Cyclin-A controls endoreplication dynamics.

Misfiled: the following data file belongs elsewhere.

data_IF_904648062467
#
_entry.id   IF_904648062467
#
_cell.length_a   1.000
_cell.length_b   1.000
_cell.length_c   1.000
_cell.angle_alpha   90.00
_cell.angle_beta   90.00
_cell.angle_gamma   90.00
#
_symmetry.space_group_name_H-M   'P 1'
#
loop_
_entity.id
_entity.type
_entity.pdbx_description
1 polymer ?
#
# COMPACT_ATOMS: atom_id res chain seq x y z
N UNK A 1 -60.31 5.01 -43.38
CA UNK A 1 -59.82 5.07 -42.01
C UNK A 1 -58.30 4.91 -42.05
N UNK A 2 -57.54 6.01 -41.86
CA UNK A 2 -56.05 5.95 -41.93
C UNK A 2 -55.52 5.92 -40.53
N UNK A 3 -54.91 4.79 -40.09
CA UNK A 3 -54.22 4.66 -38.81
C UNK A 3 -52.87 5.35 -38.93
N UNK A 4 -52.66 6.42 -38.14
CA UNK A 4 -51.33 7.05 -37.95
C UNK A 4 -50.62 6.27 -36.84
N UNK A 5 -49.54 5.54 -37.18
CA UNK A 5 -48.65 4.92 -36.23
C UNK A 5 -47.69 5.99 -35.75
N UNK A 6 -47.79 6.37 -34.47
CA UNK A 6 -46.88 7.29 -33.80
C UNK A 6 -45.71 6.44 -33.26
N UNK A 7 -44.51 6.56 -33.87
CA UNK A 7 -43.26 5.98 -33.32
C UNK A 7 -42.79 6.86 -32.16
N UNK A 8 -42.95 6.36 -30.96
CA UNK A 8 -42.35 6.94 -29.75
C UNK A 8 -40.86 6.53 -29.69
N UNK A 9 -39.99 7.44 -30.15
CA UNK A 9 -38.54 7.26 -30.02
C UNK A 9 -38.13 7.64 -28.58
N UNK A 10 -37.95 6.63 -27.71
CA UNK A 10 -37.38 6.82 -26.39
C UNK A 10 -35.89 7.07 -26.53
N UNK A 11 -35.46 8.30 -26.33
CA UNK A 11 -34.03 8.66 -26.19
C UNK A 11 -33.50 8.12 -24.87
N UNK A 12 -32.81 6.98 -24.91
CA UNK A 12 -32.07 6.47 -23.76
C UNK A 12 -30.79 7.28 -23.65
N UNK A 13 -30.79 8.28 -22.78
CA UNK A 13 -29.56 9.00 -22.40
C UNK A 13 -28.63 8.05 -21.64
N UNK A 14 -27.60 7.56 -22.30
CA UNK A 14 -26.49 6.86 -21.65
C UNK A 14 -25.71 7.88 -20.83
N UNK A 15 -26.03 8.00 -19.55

Developmentally regulated cell cycle arrest is a fundamental feature of neurogenesis, whose significance is poorly understood. During Drosophila sensory organ development, primary progenitor (pI) cells arrest in G2-phase for precisely defined periods. Upon re-entering the cell cycle in response to developmental signals, these G2-arrested precursor cells divide and generate specialized neuronal and non-neuronal cells. We have studied how G2-phase arrest affects SO lineage specification by forcing pI-cells to divide prematurely. This produced SO with normal neuronal lineages but supernumerary non-neuronal cell types. The reason was that prematurely dividing pI-cells generated a secondary pI-cell that produced a complete SO and an external precursor cell that underwent amplification divisions producing supernumerary non-neural cells. This means that pI-cells are capable to undergo self-renewal before transit to a terminal mode of division. Regulation of G2-phase arrest therefore serves a dual role in SO development: preventing progenitor self-renewal and synchronizing cell division with developmental signals. Cell cycle arrest in G2-phase therefore temporally coordinates the precursor cells proliferation potential with terminal cell fate determination to ensure formation of organs with a normal set of sensory cells. This work was performed in collaboration with Dr. S. Campbell (University of Alberta, Canada) and it has been published (Ayeni JO#, Audibert A #, Fichelson P, Srayko M, Gho * M & Campbell SD * (2016) G2-phase arrest prevents bristle progenitor self-renewal and synchronizes cell division with cell fate differentiation. Development 143;1160-1169.)